House Republican Wants Cuban Travel Restrictions Lifted
(CNSNews.com) - Even though the Elian Gonzalez controversy has made for rocky relations between the United States and Cuba for the past several months, one Republican congressman thinks the United States should lift travel restrictions against the island nation, and he plans to introduce legislation that would make it happen.
Representative Mark Sanford (R-SC) tells CNSNews.com he believes Americans traveling to Cuba will bring change to that nation. He said he plans to introduce legislation in the House when the Elian Gonzalez controversy cools off.
"We were going to do it immediately, but given the Elian Gonzalez situation, we didn't want to get wrapped up in that story and so we've been waiting for that to quiet down. But, after that does [quiet down] we are going to introduce the bill," Sanford told CNSNews.com.
Sanford explained how former President Ronald Reagan used travel as a way to reunite Berlin.
"Travel is one of the tools that Ronald Reagan used to bring down the Berlin wall. You had a bunch of young, cheeseburger-eating Americans who wandered all through Eastern Europe and that personal diplomacy was something that I think was a factor in bringing down the Berlin wall," Sanford tells CNSNews.com.
Sanford believes Castro uses the American travel embargo as an excuse for things that go wrong in Cuba. He came to that conclusion after visiting Cuba twice in the past three years.
"I've been down to Cuba twice and one of the things that has consistently come up is that the excuse he (Castro) uses for everything is this embargo. So everything that goes wrong in the country, it's not because of poor policy it's because of 'the embargo.' So, personal diplomacy is important," Sanford told CNSNews.com.
Other Cubans not in government told Sanford during his Cuban travels that ending the American embargo on travel to Cuba would be a good foreign policy move for the United States.
"This is not only the opinion of the man on the street, it was independent journalists, it was political dissidents, all of whom said the same thing, which was 'end it,'meaning the embargo overall ... That's where we got the idea that travel would be a modest first step toward doing what they talked about," Sanford told CNSNews.com.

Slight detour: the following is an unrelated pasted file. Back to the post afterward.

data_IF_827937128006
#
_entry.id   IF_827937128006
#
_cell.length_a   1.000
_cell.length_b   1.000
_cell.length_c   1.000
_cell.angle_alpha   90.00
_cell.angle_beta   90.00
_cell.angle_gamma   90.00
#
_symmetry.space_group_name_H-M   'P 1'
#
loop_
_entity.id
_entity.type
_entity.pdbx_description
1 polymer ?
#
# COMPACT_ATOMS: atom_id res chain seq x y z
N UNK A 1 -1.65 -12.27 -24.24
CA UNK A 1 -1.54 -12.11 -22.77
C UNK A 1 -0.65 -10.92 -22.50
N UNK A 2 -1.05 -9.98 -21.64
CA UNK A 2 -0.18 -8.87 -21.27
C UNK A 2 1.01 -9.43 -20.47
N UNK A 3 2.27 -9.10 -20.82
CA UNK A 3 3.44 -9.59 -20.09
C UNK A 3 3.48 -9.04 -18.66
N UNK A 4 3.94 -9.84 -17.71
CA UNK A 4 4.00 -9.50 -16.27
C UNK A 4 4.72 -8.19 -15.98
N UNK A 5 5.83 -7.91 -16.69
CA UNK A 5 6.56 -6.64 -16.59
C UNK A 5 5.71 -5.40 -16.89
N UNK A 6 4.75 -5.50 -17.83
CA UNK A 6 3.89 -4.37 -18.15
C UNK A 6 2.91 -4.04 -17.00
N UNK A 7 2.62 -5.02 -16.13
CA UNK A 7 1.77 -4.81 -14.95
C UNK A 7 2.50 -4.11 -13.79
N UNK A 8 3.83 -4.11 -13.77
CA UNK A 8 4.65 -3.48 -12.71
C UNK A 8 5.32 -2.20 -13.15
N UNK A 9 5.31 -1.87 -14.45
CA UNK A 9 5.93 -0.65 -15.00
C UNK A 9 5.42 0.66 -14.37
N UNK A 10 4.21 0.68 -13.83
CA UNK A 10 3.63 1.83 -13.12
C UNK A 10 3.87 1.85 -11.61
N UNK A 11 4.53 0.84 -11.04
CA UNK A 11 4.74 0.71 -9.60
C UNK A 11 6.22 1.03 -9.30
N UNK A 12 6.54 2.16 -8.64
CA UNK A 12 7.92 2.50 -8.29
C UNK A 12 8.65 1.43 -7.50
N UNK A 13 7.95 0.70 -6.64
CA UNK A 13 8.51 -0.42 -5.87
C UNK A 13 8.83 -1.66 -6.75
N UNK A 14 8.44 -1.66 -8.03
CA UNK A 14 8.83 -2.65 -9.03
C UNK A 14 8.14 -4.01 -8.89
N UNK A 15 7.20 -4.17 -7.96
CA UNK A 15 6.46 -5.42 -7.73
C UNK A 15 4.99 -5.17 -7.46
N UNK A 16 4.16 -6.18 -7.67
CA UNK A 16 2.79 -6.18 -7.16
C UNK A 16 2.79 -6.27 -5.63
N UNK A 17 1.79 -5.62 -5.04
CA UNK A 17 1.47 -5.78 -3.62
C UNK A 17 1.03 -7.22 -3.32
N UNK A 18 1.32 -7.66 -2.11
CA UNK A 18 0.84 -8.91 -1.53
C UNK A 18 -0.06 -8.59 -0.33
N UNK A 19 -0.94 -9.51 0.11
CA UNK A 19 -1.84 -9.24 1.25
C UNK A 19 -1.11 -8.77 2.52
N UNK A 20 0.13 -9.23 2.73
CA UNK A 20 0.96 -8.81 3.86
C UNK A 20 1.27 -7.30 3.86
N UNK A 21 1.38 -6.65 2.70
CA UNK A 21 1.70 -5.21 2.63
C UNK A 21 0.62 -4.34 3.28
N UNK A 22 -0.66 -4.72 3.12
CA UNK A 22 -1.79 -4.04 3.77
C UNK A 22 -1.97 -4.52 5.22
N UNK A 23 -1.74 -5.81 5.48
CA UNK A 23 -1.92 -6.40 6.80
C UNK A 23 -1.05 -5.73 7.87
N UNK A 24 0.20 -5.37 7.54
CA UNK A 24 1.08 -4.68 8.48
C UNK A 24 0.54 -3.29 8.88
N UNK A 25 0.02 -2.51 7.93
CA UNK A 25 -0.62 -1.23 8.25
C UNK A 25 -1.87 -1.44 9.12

Sanford said the United States Constitution does not restrict any American's right to travel to any country that he or she wishes to visit.
"You can travel to Sudan where millions of people have been killed. You can travel to Rwanda, you can travel to Afghanistan where [suspected Saudi terrorist Osama] bin Laden has taken up residence. You can travel to North Korea where they've got weapons that they seem to lob over the top of Japan. You can travel to a lot places in the world but right now not to Cuba. That's inconsistent and I think it's a breach of one of our constitutional rights," Sanford said.
He noted that the overriding national security concerns that prompted the US embargo against Cuba are gone. "They went when the Soviet Union pulled out (of Cuba) and our own 1998 Defense Intelligence Agency report showed that Cuba was no longer a military threat," Sanford said.
Sanford's legislation will face opposition in the House. At least two of his fellow Republican lawmakers, Representatives Lincoln Diaz-Balart (R-FL) and Ileana Ros-Lehtinen (R-FL), both Cuban exiles, have made it clear they will continue to fight any attempt to weaken United States laws and restrictions against Cuba.